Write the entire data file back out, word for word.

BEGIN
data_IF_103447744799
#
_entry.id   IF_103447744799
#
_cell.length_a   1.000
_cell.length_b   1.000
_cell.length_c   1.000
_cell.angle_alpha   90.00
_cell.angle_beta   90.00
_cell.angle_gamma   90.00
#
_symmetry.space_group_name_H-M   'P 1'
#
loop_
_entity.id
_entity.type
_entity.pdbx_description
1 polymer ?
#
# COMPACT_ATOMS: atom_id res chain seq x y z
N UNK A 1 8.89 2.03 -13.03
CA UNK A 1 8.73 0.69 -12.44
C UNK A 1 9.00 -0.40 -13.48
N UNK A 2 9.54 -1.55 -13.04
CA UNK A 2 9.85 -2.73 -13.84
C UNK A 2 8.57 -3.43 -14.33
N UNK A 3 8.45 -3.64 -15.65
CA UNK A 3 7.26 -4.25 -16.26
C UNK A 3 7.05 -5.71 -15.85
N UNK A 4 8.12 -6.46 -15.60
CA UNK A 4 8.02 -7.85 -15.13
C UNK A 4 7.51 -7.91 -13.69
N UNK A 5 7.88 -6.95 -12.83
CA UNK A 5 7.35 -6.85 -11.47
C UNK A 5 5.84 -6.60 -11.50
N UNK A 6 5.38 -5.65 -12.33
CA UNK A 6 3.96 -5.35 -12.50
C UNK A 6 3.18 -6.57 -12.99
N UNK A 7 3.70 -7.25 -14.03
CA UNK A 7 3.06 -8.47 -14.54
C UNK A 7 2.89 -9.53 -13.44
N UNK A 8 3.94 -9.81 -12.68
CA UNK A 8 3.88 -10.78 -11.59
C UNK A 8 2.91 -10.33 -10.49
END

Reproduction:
data_IF_103447744799
#
_entry.id   IF_103447744799
#
_cell.length_a   1.000
_cell.length_b   1.000
_cell.length_c   1.000
_cell.angle_alpha   90.00
_cell.angle_beta   90.00
_cell.angle_gamma   90.00
#
_symmetry.space_group_name_H-M   'P 1'
#
loop_
_entity.id
_entity.type
_entity.pdbx_description
1 polymer ?
#
# COMPACT_ATOMS: atom_id res chain seq x y z
N UNK A 1 8.89 2.03 -13.03
CA UNK A 1 8.73 0.69 -12.44
C UNK A 1 9.00 -0.40 -13.48
N UNK A 2 9.54 -1.55 -13.04
CA UNK A 2 9.85 -2.73 -13.84
C UNK A 2 8.57 -3.43 -14.33
N UNK A 3 8.45 -3.64 -15.65
CA UNK A 3 7.26 -4.25 -16.26
C UNK A 3 7.05 -5.71 -15.85
N UNK A 4 8.12 -6.46 -15.60
CA UNK A 4 8.02 -7.85 -15.13
C UNK A 4 7.51 -7.91 -13.69
N UNK A 5 7.88 -6.95 -12.83
CA UNK A 5 7.35 -6.85 -11.47
C UNK A 5 5.84 -6.60 -11.50
N UNK A 6 5.38 -5.65 -12.33
CA UNK A 6 3.96 -5.35 -12.50
C UNK A 6 3.18 -6.57 -12.99
N UNK A 7 3.70 -7.25 -14.03
CA UNK A 7 3.06 -8.47 -14.54
C UNK A 7 2.89 -9.53 -13.44
N UNK A 8 3.94 -9.81 -12.68
CA UNK A 8 3.88 -10.78 -11.59
C UNK A 8 2.91 -10.33 -10.49